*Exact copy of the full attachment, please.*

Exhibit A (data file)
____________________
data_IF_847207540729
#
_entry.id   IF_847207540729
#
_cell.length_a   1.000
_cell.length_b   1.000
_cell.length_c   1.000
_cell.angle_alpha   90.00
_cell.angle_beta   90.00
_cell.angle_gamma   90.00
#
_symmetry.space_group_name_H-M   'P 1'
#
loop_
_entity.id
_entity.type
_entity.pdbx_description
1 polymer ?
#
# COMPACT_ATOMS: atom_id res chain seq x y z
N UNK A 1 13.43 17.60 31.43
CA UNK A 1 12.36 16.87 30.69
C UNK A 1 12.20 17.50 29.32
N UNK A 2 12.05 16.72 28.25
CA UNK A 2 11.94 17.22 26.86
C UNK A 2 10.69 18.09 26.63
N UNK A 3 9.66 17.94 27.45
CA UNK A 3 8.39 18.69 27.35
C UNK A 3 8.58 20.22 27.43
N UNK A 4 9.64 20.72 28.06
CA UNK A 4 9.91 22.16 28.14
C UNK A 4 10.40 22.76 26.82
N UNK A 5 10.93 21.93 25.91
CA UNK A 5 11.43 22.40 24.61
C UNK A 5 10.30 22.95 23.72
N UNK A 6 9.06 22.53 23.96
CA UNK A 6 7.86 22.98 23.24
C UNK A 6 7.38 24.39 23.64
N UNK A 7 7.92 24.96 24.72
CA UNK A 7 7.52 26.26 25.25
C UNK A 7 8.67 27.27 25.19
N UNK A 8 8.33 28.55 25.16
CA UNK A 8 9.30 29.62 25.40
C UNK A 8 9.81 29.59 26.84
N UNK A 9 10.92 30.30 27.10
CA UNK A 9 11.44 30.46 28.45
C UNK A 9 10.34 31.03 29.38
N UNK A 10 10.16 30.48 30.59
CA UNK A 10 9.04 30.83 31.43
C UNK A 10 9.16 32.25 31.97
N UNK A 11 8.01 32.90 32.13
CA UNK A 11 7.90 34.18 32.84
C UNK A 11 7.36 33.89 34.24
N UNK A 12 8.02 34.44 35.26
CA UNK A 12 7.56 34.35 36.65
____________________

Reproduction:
data_IF_847207540729
#
_entry.id   IF_847207540729
#
_cell.length_a   1.000
_cell.length_b   1.000
_cell.length_c   1.000
_cell.angle_alpha   90.00
_cell.angle_beta   90.00
_cell.angle_gamma   90.00
#
_symmetry.space_group_name_H-M   'P 1'
#
loop_
_entity.id
_entity.type
_entity.pdbx_description
1 polymer ?
#
# COMPACT_ATOMS: atom_id res chain seq x y z
N UNK A 1 13.43 17.60 31.43
CA UNK A 1 12.36 16.87 30.69
C UNK A 1 12.20 17.50 29.32
N UNK A 2 12.05 16.72 28.25
CA UNK A 2 11.94 17.22 26.86
C UNK A 2 10.69 18.09 26.63
N UNK A 3 9.66 17.94 27.45
CA UNK A 3 8.39 18.69 27.35
C UNK A 3 8.58 20.22 27.43
N UNK A 4 9.64 20.72 28.06
CA UNK A 4 9.91 22.16 28.14
C UNK A 4 10.40 22.76 26.82
N UNK A 5 10.93 21.93 25.91
CA UNK A 5 11.43 22.40 24.61
C UNK A 5 10.30 22.95 23.72
N UNK A 6 9.06 22.53 23.96
CA UNK A 6 7.86 22.98 23.24
C UNK A 6 7.38 24.39 23.64
N UNK A 7 7.92 24.96 24.72
CA UNK A 7 7.52 26.26 25.25
C UNK A 7 8.67 27.27 25.19
N UNK A 8 8.33 28.55 25.16
CA UNK A 8 9.30 29.62 25.40
C UNK A 8 9.81 29.59 26.84
N UNK A 9 10.92 30.30 27.10
CA UNK A 9 11.44 30.46 28.45
C UNK A 9 10.34 31.03 29.38
N UNK A 10 10.16 30.48 30.59
CA UNK A 10 9.04 30.83 31.43
C UNK A 10 9.16 32.25 31.97
N UNK A 11 8.01 32.90 32.13
CA UNK A 11 7.90 34.18 32.84
C UNK A 11 7.36 33.89 34.24
N UNK A 12 8.02 34.44 35.26
CA UNK A 12 7.56 34.35 36.65